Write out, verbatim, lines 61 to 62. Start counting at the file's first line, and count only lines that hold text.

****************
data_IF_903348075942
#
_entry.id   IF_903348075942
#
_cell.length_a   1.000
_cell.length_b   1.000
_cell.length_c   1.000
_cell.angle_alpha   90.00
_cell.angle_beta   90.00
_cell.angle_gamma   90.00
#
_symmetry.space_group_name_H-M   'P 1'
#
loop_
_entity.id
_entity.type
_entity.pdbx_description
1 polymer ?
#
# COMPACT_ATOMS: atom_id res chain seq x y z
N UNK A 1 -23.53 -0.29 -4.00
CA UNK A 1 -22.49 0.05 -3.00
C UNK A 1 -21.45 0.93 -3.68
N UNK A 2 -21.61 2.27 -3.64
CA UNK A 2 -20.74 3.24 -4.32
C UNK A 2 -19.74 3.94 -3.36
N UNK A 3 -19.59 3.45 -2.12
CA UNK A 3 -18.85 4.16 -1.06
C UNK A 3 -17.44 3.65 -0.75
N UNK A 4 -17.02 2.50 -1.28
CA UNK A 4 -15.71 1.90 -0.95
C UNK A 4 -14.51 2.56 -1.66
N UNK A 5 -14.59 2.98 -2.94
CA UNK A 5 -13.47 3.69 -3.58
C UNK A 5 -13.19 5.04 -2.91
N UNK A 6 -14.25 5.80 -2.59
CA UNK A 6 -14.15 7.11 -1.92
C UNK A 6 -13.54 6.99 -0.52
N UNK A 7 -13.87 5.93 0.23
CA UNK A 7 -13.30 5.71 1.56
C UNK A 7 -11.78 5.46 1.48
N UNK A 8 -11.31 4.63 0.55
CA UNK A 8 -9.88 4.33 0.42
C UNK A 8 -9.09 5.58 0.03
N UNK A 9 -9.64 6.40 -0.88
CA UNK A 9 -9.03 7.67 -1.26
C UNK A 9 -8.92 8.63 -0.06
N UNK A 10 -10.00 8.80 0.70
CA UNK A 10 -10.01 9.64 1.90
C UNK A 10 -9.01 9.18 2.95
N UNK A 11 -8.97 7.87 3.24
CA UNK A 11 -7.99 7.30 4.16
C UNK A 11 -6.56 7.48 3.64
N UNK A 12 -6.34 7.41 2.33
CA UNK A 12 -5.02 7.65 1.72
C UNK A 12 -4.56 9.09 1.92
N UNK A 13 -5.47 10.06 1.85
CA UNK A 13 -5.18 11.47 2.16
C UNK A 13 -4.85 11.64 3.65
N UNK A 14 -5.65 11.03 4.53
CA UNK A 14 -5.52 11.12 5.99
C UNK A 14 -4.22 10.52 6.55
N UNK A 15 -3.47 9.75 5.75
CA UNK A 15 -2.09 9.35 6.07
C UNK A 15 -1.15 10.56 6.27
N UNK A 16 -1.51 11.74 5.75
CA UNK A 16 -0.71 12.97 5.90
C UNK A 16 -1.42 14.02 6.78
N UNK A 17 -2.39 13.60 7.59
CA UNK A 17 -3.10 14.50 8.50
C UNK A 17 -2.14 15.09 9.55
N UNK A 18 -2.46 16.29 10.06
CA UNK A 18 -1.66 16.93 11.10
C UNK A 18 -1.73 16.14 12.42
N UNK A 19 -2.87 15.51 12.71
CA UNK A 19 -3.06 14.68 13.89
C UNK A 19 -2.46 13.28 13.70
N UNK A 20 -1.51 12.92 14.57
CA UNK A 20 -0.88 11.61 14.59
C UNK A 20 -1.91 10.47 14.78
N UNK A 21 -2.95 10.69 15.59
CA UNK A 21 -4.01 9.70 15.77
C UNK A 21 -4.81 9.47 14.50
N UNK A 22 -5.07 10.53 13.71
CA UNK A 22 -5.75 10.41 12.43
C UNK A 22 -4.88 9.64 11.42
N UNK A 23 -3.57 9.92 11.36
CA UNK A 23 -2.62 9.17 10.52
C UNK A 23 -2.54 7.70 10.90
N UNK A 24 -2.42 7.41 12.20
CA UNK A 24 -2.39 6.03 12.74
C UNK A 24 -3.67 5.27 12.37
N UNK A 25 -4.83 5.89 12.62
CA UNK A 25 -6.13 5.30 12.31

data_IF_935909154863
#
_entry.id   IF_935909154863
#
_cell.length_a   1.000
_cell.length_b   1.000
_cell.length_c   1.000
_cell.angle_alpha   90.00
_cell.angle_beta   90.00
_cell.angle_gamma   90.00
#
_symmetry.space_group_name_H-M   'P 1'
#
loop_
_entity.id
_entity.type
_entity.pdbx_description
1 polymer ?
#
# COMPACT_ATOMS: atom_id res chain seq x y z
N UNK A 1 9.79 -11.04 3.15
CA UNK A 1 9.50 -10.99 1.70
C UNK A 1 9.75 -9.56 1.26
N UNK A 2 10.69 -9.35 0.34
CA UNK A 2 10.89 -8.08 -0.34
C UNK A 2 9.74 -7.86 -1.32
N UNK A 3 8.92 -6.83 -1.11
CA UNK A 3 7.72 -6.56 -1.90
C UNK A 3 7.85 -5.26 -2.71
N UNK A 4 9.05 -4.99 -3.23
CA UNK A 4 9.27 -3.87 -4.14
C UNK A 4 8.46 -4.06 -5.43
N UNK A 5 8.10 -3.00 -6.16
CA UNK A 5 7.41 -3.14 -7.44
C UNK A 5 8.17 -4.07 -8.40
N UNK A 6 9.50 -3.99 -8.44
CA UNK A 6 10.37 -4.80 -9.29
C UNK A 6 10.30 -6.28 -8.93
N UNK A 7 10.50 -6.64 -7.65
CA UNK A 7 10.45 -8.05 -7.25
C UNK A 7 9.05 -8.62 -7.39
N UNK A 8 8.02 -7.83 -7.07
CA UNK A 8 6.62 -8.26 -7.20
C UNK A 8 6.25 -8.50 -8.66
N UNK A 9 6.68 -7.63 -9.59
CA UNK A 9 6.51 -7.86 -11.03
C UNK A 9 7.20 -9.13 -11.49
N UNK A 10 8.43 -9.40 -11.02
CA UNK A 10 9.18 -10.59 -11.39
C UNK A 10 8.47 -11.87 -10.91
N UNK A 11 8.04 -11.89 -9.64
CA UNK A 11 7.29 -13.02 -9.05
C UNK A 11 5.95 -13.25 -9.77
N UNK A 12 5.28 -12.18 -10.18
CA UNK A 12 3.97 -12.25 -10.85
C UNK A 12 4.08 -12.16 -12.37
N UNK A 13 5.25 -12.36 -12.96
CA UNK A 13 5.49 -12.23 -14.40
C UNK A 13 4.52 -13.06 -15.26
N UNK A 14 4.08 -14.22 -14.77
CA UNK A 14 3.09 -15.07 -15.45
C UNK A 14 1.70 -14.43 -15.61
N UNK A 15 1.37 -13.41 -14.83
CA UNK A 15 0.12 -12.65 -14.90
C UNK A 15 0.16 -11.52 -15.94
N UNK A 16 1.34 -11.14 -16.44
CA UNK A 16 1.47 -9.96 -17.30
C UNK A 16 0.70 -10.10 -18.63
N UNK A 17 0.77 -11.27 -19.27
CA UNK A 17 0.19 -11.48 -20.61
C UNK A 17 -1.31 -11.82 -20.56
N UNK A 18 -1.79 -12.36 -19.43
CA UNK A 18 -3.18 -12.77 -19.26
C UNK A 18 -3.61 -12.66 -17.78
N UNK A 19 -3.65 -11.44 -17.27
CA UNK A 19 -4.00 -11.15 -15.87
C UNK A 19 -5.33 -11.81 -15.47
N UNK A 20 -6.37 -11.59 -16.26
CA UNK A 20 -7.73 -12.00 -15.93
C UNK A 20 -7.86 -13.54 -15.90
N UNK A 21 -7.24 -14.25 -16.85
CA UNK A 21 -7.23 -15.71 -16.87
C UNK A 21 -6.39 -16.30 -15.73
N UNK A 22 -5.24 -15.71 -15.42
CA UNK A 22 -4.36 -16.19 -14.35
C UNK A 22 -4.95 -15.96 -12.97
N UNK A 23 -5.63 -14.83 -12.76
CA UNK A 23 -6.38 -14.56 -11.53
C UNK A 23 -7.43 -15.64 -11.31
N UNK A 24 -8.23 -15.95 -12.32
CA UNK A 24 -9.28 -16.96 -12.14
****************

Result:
CA UNK A 14 -5.52 11.12 5.99
C UNK A 14 -4.22 10.52 6.55